With continued reference to FIG. 3, the framework 62 includes a plurality of ribs 84, intermediate each of the slots 80, which extend parallel with the axis of rotation X of the anode. The ribs 84 are connected, at upper and lower ends, to annular, ring-like portions 86, 88 of the framework. In the base portion 76, radially extending ribs 90, intermediate the slots 82, join the annular frame portion 86 with an inner annular frame portion 92, adjacent the aperture 78.

It will be appreciated that other configurations of a constraining framework are contemplated. In its simplest form, the framework serves as a cage and comprises an upper annular portion 86 and an inner annular frame portion 92, connected by ribs. Preferably there are a minimum of three ribs 84, 90, which are angularly spaced around the vessel 40. Ribs 90 may simply be extensions of ribs 84.

To improve heat flow from the liner 64, the exterior surface 73 of the liner, e.g., in the regions of the slots 80, 82, is provided with fins, projections, or other surface features 94 which increase the surface area of the liner that is exposed to the cooling oil. FIG. 4 illustrates a surface 73 with fins 94, by way of example. Although some heat flows to the cooling fluid through contact with an outer surface 95 of the framework, the bulk of the heat transfer from the vessel 40 occurs through the thermal passages 60 formed at the slots 80, 82.

The framework 62 is preferably attached to the liner 64, at least at selected points. In the embodiment of FIGS. 2 and 3, an inner surface 96 of the framework 62 is attached to the outer surface 73 of the liner. This attachment helps to minimize relative movement between the liner and the framework during heating and cooling of the x-ray tube 11 and under the forces generated by rotation of the x-ray tube about the patient. In one embodiment, the framework is brazed to the liner, either over the entire area of contact, or at select locations. For example, the framework 62 is optionally brazed to the liner to form hermetic seals at sealing regions 97, 98 adjacent the annular portions 86, 92 (FIG. 2). Other methods of attachment are also contemplated. For example, diffusion bonding or explosion bonding is used to bond the framework to the liner. In diffusion bonding, a high pressure is used to squeeze the two components together, preferably accompanied by a high temperature. In explosion bonding, an explosive charge is used to force the liner and framework into contact.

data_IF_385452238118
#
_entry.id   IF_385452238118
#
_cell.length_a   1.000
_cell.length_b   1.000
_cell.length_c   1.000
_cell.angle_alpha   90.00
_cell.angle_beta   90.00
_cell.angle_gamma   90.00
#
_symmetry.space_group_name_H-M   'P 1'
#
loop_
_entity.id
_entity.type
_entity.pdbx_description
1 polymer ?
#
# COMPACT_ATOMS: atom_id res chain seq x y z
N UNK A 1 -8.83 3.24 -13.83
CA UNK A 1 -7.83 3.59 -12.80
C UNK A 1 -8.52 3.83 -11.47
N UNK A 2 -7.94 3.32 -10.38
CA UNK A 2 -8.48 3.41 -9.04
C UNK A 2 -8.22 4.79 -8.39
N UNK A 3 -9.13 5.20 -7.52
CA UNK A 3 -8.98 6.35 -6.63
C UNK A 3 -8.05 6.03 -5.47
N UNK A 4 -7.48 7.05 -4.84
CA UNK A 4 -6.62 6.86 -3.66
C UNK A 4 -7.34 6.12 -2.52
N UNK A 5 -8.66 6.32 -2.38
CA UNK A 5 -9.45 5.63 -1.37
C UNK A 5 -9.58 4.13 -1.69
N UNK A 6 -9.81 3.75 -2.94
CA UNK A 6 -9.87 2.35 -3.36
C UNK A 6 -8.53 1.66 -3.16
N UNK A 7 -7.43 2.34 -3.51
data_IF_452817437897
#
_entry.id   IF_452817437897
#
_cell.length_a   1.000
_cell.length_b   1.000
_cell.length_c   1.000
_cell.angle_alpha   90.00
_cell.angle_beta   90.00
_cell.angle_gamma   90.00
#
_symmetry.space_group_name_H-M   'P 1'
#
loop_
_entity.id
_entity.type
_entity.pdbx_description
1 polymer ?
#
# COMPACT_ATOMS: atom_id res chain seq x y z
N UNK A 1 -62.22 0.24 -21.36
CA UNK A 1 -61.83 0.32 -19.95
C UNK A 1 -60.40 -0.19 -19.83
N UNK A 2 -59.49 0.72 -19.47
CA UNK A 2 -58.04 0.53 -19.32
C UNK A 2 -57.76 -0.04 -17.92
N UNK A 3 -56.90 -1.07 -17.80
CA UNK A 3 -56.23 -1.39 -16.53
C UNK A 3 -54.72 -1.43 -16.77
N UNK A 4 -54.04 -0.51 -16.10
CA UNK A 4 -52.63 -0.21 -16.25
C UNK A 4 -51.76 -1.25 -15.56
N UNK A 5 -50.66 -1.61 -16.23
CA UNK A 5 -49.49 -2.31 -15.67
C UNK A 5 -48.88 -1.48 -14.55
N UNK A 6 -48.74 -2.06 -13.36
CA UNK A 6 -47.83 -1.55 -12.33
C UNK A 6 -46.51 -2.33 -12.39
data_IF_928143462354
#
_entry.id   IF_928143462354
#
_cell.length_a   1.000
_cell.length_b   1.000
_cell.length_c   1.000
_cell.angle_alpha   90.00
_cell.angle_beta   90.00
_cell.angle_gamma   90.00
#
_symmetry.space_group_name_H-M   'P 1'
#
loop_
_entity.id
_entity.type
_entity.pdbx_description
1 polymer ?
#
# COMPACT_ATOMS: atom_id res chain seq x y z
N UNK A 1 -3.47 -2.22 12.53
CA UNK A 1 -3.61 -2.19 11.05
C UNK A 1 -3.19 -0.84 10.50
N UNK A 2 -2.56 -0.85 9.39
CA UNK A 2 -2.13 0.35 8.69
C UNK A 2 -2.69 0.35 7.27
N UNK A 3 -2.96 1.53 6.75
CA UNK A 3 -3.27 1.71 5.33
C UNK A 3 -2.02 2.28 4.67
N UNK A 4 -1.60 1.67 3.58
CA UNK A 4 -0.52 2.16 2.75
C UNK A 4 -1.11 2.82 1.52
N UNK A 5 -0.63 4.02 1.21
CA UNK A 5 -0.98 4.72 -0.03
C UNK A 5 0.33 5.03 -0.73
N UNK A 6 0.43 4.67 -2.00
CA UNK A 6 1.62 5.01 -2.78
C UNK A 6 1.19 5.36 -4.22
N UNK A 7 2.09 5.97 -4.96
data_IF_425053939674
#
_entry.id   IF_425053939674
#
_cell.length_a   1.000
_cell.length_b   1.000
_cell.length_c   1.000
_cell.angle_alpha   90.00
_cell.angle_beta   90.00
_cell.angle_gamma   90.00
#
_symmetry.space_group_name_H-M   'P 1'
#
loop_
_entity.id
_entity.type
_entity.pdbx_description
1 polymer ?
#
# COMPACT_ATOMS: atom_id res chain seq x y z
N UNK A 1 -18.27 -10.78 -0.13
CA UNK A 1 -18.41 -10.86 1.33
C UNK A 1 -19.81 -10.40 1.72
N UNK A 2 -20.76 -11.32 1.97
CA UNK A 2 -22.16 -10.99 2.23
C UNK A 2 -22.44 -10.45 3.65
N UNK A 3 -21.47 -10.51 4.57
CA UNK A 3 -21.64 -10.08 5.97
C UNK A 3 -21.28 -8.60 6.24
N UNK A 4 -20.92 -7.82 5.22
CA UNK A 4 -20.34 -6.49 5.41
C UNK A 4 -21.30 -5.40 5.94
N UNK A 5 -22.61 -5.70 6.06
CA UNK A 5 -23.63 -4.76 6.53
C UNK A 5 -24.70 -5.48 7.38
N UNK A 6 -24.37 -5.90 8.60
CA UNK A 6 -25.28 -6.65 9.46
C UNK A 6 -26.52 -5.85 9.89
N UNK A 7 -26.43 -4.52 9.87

In another method of attachment, the framework 62 is formed first and the liner 64 is subsequently cast onto the framework (or vice versa). Optionally, the high thermal conductivity liner can encompass the structural framework. The cast liner can then be machined, as appropriate, without the need for an interior support structure to prevent deformation of the liner. In yet another method, suitably sized sheets of material for the liner and framework are prepared (optionally with the slots 80, 82 and apertures 70, 78 cut out). The two or more layers are pressed with a ram into a mold, forming the shape of the vessel under high pressure.

As shown in FIG. 2, the side wall 74 of the framework 62 extends slightly above the side wall 66 of the liner 64 to provide a weld flange 100 by which the vessel 40 is welded or otherwise rigidly attached to the plate 44.